Technical comparisons of simulation-based productivity prediction methodologies by means of estimation tools focusing on conventional earthmovings

Seungwoo Han, Taehoon Hong, Gwangho Kim, Sangyoub Lee

Research output: Contribution to journalArticle

12 Citations (Scopus)

Abstract

Planners in constmction accordingly have been trying to predict productivity which is a significant criterion for construction performances prior to commencement of operations. Many various methods solely based on deterministic calculations, simulation techniques, statistic methods, or other decision making tools, have been iniroduced so far. In terms of application, however, these methods depending on one estimation tool have several limitations of each method. The present study presented new predictive models: 1) Model A, combining simulation and a multiple regression (MR) technique, a general estimation technique based on statistic concepts and 2) Model B combining simulation and an artificial neural network (ANN) technique, a powerful tool for prediction in engineering basis. Quantified reliability comparisons between actual and predicted productivity data by the presented models were conducted in this study. It found that a predictive result by Model B was closer to actual productivity data than that by Model A was. Model B based on the ANN analysis, however, showed the difficulty in technical implementation with a view of practical applications. These comparisons revealed the reliability of the predictive results and the implementation efficiency of each model. This study addresses basic characteristics and technical comparisons of each methodology simulation-based MR or ANN techniques. The findings allow researchers to create or develop a new predictive methodology for specific operations with shortage of actual datasets collected fromjobsites. Technical performance comparisons of results between MR and an ANN, representative estimation tools, enable users to select a more appropriate tool considering specific situations. The suggested methodology in this study can also be extended to apply to not only earthworks but also other constmction operations.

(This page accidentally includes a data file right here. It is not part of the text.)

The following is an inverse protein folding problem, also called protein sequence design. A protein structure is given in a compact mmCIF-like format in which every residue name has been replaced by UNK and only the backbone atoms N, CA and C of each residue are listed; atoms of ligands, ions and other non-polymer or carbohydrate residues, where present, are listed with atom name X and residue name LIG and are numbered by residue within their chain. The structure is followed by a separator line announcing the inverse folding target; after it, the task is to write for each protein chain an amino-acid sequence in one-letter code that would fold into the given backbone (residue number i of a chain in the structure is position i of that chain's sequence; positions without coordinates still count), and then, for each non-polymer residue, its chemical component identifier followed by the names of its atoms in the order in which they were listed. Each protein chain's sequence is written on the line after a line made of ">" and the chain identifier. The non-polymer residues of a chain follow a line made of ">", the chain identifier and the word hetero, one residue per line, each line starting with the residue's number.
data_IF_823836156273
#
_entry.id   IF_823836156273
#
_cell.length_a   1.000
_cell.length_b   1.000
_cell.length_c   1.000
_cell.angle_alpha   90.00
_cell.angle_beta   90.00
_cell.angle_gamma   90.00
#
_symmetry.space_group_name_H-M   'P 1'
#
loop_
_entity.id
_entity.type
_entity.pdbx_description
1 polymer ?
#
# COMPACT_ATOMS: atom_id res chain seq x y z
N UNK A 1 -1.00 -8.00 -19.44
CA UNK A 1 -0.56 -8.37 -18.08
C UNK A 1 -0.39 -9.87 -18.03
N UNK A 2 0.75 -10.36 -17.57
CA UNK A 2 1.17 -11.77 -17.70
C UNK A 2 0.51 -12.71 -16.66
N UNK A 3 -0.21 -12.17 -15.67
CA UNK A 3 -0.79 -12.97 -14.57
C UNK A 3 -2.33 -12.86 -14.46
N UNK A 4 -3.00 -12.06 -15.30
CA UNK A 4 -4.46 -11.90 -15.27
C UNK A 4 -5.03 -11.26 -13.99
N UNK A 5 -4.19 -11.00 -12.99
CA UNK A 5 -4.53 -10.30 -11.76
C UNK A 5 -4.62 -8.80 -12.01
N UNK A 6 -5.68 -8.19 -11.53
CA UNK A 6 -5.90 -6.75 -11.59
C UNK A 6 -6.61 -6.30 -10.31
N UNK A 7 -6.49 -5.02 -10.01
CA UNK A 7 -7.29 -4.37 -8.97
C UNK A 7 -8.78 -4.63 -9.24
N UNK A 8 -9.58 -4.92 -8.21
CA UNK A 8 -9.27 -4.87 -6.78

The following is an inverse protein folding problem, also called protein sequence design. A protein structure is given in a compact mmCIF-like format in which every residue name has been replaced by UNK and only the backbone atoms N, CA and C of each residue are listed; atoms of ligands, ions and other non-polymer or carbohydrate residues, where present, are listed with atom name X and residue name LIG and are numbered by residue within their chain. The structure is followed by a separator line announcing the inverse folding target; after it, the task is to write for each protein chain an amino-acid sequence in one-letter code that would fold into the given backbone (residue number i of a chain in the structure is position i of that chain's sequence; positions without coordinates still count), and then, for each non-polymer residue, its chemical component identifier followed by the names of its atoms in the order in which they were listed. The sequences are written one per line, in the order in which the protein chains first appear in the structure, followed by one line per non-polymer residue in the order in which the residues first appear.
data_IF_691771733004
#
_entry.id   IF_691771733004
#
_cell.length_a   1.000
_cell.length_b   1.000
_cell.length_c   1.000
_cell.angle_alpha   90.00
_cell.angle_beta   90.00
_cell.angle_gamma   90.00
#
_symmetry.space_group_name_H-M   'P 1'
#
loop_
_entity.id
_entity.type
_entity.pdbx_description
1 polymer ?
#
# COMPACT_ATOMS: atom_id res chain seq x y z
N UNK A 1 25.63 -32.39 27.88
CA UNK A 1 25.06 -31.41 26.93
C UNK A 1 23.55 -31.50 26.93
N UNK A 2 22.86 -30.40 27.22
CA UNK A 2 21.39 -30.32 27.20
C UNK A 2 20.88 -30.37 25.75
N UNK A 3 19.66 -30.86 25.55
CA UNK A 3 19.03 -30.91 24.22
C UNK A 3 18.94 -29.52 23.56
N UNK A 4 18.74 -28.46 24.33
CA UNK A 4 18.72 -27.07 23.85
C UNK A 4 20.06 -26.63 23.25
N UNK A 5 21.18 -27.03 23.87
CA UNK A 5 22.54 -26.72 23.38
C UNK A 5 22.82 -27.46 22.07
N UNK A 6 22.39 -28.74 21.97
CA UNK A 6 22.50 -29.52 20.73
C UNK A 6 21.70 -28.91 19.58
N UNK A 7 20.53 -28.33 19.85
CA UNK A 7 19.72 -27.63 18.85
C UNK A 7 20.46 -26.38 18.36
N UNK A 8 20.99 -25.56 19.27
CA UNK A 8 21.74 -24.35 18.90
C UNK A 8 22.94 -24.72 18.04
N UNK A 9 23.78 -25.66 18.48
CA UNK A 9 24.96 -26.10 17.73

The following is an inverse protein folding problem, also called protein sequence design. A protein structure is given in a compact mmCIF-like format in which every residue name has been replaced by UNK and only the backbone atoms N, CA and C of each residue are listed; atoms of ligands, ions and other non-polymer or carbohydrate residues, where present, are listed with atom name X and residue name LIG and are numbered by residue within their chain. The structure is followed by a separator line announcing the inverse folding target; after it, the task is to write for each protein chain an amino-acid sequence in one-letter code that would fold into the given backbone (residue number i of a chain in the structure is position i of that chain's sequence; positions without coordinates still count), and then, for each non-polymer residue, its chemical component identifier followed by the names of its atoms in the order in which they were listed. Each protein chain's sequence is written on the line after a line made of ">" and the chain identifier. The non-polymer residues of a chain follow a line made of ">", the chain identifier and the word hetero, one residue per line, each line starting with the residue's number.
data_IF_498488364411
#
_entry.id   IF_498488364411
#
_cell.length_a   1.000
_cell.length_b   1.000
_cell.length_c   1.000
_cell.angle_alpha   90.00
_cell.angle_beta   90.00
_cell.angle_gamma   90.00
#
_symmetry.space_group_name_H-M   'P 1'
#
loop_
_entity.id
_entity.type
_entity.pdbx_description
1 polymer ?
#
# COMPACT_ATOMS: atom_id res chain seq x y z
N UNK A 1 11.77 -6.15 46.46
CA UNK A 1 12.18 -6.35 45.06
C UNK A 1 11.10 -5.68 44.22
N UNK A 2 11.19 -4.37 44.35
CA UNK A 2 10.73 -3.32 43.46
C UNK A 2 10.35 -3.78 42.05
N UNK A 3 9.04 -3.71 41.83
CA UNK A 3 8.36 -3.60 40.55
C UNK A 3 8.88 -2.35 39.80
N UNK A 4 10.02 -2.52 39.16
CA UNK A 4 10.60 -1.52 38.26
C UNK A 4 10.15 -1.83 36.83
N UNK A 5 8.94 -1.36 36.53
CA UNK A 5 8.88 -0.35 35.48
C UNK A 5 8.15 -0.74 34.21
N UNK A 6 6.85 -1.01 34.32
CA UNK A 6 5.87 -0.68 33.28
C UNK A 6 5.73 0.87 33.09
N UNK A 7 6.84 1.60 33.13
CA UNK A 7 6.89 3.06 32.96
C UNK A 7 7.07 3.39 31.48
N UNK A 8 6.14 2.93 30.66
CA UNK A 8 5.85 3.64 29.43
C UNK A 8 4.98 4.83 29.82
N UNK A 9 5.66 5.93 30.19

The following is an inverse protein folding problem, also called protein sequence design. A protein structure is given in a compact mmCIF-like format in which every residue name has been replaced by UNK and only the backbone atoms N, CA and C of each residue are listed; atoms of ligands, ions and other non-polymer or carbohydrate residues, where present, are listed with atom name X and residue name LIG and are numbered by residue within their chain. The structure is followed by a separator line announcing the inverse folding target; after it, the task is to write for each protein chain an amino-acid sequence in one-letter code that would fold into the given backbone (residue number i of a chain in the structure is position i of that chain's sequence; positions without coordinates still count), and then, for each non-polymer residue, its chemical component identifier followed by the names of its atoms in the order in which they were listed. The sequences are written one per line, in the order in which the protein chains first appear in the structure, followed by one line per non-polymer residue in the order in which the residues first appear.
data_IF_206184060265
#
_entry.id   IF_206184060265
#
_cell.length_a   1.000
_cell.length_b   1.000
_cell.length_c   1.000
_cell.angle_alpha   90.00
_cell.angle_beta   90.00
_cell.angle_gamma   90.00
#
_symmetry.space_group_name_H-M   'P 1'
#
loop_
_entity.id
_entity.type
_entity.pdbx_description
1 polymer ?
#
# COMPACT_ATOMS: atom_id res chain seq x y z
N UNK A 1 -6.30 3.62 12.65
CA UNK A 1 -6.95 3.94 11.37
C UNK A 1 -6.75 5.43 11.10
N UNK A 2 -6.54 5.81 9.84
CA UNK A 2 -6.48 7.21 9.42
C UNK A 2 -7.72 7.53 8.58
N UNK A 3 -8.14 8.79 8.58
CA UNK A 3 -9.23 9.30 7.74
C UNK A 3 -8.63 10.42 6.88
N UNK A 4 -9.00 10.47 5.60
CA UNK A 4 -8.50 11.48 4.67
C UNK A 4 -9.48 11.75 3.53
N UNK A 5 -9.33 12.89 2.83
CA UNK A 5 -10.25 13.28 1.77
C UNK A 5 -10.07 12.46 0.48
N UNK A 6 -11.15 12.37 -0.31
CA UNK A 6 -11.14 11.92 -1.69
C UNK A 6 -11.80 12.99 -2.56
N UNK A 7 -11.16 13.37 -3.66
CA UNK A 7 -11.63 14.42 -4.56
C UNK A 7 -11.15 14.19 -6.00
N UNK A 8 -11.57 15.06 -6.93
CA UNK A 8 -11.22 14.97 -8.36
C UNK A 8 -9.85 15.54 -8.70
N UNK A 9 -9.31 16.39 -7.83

Original languageEnglish
Pages (from-to)265-277
Number of pages13
JournalJournal of Civil Engineering and Management
Volume17
Issue number2
DOIs
Publication statusPublished - 2011 Nov 21

All Science Journal Classification (ASJC) codes

  • Civil and Structural Engineering
  • Strategy and Management

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